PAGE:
Wynn Williams House is a new 6-storey building on the edge of Christchurch’s CBD, showcasing how mid-rise buildings can utilise engineered wood products—which are considered by many to be expensive—to result in very cost-effective construction.
Wynn Williams House in Christchurch. Photo Credit: Skycam Ltd.
Erection of the post-tensioned concrete and timber frames. Photo: Ruamoko Solutions.
Wynn Williams House replaces the 1930s lightly reinforced concrete 8-storey building known as St Elmo Courts, which was demolished in April 2011 after suffering significant damage in the Canterbury Earthquake Sequence.
The structural design of Wynn Williams House combines base isolation and post-tensioned timber and concrete two way seismic frames to mark a world first in seismic design. During development of the design, base isolation was considered as a cost-saving alternative to providing individual dissipative devices at the beam column joints, typically detailed in ‘hybrid’ post-tensioned timber frames. The post tensioned LVL beams form a major part of the primary structure, providing seismic resistance through the use of rocking connections at the ends of the beams, as well as gravity load balancing through the use of harped tendons. The LVL beams presented Ruamoko with a number of unique challenges that required the development of innovative design solutions for numerous aspects of design, fabrication and construction.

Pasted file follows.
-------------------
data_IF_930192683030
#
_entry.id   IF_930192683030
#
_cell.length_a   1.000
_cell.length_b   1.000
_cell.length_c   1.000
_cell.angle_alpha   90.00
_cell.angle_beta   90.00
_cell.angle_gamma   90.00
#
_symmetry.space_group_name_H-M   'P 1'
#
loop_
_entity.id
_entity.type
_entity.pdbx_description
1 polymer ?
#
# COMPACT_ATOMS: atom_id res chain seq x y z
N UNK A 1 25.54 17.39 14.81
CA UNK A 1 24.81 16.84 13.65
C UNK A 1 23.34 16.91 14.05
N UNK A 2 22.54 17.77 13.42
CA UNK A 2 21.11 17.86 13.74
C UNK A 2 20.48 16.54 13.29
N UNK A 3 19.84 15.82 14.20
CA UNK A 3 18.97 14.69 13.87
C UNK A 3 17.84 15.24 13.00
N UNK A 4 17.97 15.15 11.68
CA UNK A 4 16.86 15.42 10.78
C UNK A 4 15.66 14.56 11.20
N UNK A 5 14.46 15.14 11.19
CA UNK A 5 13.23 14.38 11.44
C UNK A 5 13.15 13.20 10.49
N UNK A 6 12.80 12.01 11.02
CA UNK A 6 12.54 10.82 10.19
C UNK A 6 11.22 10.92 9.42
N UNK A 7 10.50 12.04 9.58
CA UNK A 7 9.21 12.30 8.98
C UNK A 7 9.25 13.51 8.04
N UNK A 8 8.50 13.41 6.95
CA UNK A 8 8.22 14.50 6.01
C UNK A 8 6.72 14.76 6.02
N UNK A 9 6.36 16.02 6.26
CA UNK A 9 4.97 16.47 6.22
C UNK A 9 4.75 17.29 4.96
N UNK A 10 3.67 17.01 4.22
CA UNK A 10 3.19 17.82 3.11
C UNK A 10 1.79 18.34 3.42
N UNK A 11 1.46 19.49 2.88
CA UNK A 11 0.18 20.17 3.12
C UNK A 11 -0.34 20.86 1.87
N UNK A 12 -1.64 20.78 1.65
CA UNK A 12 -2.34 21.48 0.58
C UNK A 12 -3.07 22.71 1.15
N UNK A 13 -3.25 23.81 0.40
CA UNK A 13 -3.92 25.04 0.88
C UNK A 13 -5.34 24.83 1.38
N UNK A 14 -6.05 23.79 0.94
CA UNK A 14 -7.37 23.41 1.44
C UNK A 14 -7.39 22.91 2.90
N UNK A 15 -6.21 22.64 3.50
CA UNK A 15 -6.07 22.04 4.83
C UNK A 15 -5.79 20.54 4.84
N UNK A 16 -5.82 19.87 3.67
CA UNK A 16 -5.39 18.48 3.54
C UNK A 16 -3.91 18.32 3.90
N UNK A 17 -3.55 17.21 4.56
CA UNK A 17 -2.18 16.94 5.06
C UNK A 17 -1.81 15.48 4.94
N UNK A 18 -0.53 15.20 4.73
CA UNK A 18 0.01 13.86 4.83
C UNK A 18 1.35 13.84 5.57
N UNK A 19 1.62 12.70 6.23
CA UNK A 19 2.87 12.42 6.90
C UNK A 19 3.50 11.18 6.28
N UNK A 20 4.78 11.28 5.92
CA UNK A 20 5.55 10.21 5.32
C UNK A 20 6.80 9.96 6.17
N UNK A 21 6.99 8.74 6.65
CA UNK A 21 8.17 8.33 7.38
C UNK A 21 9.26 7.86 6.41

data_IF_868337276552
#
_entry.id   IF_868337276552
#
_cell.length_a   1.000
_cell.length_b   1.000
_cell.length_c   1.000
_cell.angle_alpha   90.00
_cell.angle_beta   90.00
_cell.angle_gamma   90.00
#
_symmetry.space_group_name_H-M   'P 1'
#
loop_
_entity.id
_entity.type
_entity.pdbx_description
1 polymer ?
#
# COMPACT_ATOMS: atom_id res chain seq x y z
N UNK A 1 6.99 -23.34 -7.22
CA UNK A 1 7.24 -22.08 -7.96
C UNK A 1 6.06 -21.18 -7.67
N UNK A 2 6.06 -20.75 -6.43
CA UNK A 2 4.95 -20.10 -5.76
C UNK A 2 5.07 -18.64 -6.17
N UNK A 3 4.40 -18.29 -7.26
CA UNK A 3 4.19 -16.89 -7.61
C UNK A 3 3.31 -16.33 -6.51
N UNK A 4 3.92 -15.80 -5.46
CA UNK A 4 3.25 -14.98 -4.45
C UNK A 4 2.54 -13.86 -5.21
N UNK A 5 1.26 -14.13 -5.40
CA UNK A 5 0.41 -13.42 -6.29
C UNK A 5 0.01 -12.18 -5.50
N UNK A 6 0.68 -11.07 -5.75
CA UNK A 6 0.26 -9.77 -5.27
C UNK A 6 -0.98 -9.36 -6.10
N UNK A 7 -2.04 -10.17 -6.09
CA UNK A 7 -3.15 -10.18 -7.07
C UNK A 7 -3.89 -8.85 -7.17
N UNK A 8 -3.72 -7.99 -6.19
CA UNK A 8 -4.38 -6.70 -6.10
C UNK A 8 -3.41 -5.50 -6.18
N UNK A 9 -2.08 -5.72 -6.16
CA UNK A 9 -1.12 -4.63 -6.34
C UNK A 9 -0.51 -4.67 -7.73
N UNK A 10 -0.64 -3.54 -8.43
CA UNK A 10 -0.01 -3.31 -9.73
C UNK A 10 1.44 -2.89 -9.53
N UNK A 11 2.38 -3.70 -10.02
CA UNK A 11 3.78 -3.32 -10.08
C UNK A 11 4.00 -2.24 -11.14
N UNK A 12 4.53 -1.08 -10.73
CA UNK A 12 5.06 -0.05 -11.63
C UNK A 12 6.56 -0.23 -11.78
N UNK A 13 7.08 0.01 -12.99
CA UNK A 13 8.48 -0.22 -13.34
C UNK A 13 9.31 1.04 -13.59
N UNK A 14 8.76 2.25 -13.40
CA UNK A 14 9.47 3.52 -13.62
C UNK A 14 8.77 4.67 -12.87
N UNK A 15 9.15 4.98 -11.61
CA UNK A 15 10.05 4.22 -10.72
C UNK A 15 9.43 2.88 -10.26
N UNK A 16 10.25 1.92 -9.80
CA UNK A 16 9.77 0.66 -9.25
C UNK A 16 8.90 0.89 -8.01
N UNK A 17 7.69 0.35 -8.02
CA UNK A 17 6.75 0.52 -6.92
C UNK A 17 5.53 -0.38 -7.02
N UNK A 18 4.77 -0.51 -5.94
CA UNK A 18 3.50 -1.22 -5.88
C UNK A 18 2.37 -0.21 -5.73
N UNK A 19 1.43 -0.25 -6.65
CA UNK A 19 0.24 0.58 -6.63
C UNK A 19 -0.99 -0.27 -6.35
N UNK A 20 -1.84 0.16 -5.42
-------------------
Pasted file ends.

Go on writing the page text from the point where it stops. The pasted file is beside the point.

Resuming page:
The LVL beams were manufactured by Timberbuilt Solutions using Carter Holt Harvey LVL sourced from their Marsden Point factory. The prefabrication of the complex LVL box beams meant that construction of the bare post-tensioned frames was relatively quick. The LVL beams are partially exposed in the building, giving an aesthetic appeal to the internal office space.
The Wynn Williams House won the NZ Timber Design Awards under the Engineering Innovation & Excellence in EWP category.